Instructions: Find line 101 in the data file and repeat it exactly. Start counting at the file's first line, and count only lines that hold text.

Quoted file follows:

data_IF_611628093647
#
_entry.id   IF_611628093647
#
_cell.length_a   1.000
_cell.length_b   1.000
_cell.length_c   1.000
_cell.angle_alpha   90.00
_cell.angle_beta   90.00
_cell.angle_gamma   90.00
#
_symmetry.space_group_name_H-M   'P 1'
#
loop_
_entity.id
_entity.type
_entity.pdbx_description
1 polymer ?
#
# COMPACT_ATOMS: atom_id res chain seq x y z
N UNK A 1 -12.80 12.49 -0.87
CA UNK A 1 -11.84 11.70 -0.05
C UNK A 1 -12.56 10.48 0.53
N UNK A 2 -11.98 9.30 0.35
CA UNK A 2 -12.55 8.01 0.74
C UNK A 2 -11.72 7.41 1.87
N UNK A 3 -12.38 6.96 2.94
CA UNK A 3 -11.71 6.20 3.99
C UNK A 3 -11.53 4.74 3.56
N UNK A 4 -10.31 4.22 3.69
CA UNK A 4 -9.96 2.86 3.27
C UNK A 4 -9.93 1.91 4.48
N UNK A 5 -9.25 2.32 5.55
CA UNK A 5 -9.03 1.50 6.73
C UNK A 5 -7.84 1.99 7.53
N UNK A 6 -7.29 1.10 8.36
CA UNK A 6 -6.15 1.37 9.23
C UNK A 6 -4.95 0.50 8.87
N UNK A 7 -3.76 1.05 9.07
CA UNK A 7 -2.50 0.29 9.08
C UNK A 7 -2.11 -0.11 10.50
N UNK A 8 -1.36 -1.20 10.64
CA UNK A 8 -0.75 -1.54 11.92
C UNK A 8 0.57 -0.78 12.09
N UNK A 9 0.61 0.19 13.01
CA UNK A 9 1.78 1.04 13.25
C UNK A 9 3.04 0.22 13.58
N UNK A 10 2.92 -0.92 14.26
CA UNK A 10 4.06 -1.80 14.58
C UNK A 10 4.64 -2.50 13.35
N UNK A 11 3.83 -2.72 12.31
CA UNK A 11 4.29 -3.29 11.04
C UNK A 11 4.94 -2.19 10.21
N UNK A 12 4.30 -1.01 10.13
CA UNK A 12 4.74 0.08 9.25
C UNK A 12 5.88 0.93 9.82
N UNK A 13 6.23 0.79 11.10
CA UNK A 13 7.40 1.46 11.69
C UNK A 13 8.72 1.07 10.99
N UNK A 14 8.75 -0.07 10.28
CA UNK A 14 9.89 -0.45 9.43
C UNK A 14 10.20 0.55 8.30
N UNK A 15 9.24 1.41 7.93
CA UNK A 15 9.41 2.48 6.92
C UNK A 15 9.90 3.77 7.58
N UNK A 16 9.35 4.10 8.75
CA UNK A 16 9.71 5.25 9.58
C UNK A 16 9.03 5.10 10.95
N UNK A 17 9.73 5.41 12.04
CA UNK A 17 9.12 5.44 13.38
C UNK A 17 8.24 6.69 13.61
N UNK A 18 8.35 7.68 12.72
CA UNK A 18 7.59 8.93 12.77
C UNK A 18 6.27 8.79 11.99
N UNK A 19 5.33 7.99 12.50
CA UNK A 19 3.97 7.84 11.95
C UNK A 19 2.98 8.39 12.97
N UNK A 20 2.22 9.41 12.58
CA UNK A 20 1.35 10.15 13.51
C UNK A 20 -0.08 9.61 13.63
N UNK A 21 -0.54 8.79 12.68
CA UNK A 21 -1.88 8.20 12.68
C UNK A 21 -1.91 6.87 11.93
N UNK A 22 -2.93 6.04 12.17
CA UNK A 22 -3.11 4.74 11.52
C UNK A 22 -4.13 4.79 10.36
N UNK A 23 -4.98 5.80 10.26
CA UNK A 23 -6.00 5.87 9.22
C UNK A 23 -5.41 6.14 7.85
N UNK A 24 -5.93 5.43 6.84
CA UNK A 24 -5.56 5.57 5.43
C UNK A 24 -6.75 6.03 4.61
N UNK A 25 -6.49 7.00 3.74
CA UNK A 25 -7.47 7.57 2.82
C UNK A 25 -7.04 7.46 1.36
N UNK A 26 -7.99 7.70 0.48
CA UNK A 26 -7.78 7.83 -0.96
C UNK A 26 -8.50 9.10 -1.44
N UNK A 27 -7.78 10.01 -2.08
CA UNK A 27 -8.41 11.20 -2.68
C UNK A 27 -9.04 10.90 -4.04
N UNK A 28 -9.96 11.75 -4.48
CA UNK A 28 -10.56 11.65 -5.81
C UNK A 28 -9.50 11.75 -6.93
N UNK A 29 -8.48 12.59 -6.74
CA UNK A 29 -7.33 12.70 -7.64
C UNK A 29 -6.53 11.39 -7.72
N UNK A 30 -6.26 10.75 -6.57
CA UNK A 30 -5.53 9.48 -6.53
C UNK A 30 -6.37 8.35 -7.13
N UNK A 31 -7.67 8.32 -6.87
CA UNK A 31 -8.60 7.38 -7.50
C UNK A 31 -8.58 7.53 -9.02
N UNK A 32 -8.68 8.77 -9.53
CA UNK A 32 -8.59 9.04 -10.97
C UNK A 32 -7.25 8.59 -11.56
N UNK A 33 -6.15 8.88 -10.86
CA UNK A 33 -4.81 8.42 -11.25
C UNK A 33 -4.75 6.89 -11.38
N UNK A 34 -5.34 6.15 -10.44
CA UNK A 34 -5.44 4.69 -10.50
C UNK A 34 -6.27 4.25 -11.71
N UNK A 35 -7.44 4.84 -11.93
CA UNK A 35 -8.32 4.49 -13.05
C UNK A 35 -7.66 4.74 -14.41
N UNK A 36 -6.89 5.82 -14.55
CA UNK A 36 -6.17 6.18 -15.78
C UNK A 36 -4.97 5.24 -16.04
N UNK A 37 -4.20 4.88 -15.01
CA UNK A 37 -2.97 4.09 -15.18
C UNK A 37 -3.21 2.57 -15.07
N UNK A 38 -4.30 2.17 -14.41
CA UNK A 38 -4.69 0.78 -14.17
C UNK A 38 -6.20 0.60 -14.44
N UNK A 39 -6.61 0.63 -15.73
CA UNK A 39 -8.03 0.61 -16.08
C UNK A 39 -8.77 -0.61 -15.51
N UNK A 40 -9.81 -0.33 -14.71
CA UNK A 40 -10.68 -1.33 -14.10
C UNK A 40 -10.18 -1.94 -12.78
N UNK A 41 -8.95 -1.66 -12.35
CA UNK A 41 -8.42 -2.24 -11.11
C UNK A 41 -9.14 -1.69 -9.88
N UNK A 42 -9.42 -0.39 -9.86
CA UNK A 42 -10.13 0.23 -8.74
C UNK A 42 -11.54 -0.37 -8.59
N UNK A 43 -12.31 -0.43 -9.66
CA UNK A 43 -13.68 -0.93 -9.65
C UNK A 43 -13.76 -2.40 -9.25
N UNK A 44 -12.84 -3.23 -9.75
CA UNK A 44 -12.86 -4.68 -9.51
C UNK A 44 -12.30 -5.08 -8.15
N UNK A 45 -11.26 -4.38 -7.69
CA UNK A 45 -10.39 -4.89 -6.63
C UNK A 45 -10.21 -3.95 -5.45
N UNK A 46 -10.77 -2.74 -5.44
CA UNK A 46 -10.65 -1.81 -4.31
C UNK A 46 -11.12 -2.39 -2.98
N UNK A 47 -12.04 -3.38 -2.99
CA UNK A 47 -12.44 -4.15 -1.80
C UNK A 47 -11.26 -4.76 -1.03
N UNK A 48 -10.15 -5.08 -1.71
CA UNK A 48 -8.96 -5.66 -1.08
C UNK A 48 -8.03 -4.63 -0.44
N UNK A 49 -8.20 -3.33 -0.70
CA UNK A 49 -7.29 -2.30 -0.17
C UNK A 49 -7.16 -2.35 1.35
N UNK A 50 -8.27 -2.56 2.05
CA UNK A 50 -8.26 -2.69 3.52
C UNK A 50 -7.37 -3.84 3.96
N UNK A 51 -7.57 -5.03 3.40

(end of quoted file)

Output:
C UNK A 27 -9.04 10.90 -4.04